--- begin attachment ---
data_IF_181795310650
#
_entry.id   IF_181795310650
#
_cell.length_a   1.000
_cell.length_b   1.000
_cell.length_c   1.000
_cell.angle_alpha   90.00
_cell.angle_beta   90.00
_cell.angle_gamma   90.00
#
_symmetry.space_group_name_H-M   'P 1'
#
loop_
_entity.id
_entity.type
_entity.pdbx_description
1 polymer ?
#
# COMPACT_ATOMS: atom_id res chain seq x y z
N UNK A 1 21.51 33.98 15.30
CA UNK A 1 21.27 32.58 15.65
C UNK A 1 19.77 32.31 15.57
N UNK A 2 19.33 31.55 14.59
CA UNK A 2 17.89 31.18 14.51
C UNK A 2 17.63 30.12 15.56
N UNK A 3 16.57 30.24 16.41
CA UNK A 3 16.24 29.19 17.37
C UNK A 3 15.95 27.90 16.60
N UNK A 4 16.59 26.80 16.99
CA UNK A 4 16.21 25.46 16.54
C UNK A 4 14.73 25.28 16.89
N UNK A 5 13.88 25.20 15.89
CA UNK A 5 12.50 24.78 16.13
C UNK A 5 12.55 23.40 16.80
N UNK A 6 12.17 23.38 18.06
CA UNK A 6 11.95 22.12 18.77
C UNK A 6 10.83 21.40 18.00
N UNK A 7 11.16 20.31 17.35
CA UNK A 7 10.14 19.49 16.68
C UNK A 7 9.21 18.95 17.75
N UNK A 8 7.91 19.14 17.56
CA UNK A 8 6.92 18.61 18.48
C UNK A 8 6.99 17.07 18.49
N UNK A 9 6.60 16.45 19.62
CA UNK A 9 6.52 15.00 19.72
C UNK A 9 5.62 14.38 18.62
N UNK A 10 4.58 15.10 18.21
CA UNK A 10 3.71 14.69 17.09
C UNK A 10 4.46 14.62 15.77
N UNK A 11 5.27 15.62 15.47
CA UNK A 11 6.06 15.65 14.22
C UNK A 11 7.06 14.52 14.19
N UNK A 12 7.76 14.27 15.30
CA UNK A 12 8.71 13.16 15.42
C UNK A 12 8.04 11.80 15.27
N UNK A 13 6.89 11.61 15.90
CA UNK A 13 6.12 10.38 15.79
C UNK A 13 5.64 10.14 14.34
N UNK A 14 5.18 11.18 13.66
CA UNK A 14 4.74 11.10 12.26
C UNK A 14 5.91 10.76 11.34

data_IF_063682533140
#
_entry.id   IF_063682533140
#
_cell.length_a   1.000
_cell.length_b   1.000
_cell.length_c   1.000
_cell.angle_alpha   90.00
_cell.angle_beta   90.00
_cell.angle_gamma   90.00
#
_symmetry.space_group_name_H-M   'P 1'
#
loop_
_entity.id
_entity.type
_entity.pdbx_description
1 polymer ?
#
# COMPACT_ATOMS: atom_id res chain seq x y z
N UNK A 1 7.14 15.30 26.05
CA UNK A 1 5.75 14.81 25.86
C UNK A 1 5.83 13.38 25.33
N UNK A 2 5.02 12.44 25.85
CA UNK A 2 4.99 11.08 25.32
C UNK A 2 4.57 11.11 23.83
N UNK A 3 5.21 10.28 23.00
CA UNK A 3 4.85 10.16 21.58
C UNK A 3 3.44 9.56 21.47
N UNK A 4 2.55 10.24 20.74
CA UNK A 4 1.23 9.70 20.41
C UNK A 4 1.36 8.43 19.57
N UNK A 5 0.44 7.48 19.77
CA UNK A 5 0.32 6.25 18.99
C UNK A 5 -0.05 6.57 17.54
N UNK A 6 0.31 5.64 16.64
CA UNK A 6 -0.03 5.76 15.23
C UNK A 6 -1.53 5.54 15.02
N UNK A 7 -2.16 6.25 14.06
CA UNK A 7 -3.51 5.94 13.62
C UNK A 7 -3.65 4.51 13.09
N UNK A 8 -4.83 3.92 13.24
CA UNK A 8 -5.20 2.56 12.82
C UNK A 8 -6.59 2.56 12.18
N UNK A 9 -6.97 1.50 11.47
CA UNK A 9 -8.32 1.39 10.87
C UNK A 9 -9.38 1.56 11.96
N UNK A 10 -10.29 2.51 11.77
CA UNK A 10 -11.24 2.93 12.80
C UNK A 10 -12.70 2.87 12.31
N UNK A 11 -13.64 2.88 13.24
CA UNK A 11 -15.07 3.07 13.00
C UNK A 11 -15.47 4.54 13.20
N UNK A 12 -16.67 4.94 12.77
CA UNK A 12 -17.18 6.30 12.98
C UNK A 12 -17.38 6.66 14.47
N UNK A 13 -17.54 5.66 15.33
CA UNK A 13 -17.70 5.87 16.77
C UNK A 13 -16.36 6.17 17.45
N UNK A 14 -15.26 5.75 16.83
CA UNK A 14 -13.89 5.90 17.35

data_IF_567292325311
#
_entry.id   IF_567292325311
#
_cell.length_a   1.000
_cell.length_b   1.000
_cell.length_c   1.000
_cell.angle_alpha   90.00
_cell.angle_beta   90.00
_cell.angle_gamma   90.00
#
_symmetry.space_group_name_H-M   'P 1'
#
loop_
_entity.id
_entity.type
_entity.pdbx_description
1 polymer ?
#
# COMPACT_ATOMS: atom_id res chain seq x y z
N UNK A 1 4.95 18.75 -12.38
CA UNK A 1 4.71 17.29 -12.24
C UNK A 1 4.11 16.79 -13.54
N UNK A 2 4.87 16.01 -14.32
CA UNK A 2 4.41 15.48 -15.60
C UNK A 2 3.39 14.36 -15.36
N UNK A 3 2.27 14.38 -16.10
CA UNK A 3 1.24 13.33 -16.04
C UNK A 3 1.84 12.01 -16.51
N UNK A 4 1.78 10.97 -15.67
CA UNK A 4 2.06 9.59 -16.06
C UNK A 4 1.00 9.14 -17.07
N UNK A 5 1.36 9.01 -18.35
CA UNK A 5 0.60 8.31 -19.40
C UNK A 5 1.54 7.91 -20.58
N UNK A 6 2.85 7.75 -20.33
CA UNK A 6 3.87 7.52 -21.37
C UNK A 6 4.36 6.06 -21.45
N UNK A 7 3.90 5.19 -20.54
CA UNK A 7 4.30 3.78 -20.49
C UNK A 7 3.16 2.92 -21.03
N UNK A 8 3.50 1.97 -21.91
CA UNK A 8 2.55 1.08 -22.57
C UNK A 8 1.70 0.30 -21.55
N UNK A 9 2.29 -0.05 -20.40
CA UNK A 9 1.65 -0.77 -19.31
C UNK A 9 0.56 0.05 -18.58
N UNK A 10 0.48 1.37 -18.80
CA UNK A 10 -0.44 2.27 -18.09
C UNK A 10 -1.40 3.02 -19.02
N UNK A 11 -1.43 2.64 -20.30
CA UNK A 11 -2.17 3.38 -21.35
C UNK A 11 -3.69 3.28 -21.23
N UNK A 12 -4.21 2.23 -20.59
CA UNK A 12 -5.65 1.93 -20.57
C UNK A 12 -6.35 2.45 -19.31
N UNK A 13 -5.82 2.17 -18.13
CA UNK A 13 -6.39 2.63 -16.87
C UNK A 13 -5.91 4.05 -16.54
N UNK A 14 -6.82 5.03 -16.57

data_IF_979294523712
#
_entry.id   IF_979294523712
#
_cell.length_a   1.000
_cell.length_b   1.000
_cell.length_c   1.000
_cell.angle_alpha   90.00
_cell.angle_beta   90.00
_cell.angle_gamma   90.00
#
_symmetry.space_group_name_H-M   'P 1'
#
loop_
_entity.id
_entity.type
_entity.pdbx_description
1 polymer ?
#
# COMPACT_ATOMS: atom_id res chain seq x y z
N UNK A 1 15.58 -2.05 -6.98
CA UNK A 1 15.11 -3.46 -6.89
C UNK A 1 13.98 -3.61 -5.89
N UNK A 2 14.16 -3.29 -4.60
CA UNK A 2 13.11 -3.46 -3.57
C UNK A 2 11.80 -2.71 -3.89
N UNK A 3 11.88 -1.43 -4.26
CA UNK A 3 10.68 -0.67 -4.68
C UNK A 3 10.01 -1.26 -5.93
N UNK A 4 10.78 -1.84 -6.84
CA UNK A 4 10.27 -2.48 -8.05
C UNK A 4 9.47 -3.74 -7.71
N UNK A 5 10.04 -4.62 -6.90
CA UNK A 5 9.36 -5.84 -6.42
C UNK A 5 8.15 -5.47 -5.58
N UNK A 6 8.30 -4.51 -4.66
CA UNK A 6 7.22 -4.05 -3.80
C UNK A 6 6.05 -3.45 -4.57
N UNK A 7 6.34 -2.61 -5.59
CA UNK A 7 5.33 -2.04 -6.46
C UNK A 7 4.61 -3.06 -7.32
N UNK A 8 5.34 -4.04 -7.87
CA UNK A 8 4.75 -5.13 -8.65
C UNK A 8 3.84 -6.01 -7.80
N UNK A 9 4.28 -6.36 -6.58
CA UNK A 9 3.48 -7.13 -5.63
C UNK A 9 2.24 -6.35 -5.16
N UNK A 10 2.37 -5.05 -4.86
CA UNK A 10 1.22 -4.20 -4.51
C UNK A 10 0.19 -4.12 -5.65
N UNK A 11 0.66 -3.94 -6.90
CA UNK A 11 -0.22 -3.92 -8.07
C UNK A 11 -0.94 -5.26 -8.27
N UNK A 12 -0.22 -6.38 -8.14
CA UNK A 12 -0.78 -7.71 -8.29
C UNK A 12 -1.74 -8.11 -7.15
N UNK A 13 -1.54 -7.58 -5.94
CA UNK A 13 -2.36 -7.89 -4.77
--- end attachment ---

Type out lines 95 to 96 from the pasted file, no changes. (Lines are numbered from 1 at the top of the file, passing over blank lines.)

N UNK A 5 0.44 7.48 19.77
CA UNK A 5 0.32 6.25 18.99